Others, like Annika, expressed an almost instant sense of comfort in their new homes. Raised in an unusually permissive household, Annika’s father told her from a very young age that he would send her to the United States for college. After a health scare and repeated conflicts with her middle school teachers, the family accelerated their timeline, sending her to a Los Angeles boarding school when she was just 16 years old.
Annika was open about her struggles growing up in China’s educational system, saying she was more adept at languages and the arts than math or science. Indeed, she said she used to be proud of her low math scores, seeing them as a sign of her divergent personality.
By the time we met at a New York City café in 2017, Annika was already in graduate school, but she still remembered the sense of assurance she felt on finally landing in the United States. “I felt like I had been waiting for so long,” she recalled. “I literally did not have any trouble adapting to the new environment. No curiosity. Nothing surprised me.”
Yet her passions drew her back to China and Chinese culture. After majoring in East Asian Studies at university, Annika went to film school before moving back to China in 2021 to pursue a career in documentary filmmaking.
The majority of my interviewees either moved back to China after graduation or expressed an intention to do so after getting their American university degree. Unlike earlier cohorts, who typically planned to work in the U.S. for a couple years before returning, the current generation seems less enchanted with the opportunities on offer in America.
Rising tensions between the U.S. and China haven’t helped, as Chinese living in the U.S. find themselves in an increasingly difficult position, forced to answer questions and account for policies well beyond their control. A side-effect of this pressure is what sociologist Henry Chiu Hail described as “patriotism abroad”: that is, a growing identification on the part of Chinese students with their homeland after repeated brushes with misinformed or prejudiced comments from their American peers.
In my own interviews, my research participants rarely raised the issue of geopolitics. But as members of China’s urban upper-middle class, I observed a more subtle form of patriotism in their attitudes, one that manifested in a lack of interest in the U.S. and a desire to return home as soon as they finished their studies — not from a sense of duty to their homeland, but simply because they preferred life in China.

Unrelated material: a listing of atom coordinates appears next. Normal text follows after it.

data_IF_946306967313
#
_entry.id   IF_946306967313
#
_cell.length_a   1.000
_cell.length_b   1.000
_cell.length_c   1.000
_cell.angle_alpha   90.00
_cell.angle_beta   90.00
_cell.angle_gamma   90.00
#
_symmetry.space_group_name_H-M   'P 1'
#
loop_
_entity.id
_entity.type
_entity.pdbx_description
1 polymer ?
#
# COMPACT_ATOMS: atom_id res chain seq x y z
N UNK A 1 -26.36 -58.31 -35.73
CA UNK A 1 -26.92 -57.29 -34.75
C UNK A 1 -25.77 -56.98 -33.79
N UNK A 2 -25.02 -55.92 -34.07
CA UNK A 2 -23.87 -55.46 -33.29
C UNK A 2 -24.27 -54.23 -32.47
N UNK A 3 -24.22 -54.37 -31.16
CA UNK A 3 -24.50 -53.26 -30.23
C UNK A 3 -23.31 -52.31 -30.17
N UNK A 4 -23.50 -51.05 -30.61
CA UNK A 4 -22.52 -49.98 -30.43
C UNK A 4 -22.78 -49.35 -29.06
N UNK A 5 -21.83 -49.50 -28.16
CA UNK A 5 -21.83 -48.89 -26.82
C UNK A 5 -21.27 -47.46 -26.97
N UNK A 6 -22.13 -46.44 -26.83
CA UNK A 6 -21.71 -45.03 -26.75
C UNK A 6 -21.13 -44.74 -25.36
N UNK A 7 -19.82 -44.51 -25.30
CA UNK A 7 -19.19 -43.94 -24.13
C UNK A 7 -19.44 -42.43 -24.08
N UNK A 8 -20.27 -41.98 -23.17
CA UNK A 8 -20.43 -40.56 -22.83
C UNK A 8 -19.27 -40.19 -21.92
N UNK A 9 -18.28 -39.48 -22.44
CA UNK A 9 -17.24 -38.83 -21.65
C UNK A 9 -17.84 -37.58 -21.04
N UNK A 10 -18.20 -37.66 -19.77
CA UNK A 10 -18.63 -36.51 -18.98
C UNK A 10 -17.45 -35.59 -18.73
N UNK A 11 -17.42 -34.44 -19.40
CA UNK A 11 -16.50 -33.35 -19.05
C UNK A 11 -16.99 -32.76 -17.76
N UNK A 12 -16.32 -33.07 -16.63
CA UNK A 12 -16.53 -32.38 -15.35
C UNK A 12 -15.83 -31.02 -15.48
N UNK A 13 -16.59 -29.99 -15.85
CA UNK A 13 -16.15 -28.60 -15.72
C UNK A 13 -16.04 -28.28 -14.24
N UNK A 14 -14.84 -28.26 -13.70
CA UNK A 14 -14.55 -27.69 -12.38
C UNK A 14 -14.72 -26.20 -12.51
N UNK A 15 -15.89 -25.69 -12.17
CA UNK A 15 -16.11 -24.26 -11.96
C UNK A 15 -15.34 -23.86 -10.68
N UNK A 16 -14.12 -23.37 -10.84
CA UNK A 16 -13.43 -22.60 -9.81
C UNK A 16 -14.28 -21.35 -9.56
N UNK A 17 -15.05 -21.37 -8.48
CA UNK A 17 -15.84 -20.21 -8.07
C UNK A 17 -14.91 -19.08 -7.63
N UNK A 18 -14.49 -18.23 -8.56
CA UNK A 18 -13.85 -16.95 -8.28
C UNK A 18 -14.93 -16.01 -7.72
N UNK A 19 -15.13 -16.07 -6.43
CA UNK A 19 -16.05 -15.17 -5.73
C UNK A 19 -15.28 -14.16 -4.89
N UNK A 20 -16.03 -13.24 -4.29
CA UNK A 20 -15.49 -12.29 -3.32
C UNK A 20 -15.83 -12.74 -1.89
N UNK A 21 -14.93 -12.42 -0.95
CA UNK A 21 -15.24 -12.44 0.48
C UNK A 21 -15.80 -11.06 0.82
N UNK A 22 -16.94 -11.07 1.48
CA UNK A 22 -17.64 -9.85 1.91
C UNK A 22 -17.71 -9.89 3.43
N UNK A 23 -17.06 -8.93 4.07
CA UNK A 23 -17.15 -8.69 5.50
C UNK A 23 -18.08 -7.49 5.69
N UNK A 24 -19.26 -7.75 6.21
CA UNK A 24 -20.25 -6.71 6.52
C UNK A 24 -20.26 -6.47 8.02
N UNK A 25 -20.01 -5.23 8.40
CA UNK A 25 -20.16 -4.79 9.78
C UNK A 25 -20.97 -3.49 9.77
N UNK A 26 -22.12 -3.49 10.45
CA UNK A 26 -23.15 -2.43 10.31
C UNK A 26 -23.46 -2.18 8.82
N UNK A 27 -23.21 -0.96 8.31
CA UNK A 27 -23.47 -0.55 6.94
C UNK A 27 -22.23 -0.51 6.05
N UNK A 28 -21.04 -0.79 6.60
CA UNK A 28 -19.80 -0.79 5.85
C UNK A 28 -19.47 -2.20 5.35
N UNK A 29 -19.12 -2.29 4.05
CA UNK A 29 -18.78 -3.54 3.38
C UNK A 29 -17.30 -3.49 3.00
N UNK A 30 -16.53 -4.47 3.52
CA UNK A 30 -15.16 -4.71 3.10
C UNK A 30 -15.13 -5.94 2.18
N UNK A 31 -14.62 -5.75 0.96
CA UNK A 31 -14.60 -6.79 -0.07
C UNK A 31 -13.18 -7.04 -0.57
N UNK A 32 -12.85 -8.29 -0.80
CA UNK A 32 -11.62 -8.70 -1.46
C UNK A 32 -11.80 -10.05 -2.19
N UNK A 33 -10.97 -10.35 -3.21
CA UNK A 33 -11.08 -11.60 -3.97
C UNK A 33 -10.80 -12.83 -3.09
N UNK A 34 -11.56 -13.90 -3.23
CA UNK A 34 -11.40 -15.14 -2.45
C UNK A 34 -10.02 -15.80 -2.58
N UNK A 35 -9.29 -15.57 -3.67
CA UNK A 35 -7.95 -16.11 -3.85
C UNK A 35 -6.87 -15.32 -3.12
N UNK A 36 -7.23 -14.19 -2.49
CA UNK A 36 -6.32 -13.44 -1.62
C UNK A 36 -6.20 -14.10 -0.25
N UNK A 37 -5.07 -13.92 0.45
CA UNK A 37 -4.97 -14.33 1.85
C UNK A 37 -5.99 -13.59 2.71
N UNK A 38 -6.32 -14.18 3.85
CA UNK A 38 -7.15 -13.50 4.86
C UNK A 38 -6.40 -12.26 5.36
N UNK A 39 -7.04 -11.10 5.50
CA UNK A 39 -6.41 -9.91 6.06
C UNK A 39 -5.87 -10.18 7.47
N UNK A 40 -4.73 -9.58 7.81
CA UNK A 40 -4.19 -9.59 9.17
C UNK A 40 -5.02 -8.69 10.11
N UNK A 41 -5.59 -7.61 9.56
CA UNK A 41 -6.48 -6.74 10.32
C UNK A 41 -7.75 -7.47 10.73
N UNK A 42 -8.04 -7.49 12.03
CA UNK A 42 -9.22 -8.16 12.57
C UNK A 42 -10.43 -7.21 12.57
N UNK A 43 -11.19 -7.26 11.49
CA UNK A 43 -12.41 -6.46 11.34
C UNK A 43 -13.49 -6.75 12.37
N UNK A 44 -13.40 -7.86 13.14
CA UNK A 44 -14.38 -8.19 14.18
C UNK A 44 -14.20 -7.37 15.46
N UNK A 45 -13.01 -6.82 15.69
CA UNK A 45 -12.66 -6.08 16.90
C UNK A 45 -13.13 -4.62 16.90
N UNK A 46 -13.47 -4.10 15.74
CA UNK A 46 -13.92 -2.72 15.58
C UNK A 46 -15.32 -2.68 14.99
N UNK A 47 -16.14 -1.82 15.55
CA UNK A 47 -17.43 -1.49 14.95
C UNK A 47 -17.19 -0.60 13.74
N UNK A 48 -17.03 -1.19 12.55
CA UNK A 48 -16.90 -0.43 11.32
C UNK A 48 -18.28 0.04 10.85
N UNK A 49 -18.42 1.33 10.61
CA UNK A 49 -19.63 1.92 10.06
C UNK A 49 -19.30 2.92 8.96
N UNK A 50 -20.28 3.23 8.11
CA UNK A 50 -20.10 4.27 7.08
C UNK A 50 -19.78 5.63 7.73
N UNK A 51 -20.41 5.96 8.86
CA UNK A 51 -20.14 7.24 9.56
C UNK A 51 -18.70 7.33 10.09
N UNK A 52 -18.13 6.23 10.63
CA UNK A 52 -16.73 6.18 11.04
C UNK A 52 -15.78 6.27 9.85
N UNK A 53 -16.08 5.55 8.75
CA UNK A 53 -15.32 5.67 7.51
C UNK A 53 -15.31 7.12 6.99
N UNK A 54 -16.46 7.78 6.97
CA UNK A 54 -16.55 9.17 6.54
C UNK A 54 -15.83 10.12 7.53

Nea Wang, a Beijinger who attended secondary school in Seattle beginning in 2016, said she preferred not to engage with her American classmates. When I asked why, she shrugged and attributed it to “cultural differences,” rather than any hostility on the part of her classmates. “I did not get their joy from partying and drinking at all,” she says.
Other interviewees echoed Nea’s distant, at times disgusted attitude toward American teenagers’ drug use, drinking, and party culture. Chen Wanrong, a Shanghainese who studied at an elite American prep school, grimaced when I asked her to summarize her high school life. “What I got is connections,” she said. “I understand what American society is: How to talk to Americans, how to get used to college life, and of course, their ways of thinking. These are all gains. But losses? I am not as happy as I was (at my elite public school in China). I skipped the innocent pleasures of Chinese student life.”
As Chen and I wrapped up our conversation at a café in Shanghai, not far from where she was interning at an investment bank, I noticed how tired she looked — closer to a burned-out adult than a rising college freshman.
These struggles should come as no surprise to anyone familiar with the “left-behind” children of China’s migrant families. Indeed, parachute children are a kind of mirror image of their left-behind peers: wealthier and better supported, but still separated from their parents and facing their formative years in an often hostile environment.
Wei, the abovementioned LGBT student, described this experience as a process of “accelerated maturity.” Although a handful of parachute families send a member to watch over their kids abroad, the majority of parachute kids, like Wei, enroll in boarding schools or homestay programs. At most, they see their families during school breaks. During the pandemic, many were unable to travel between the two countries at all.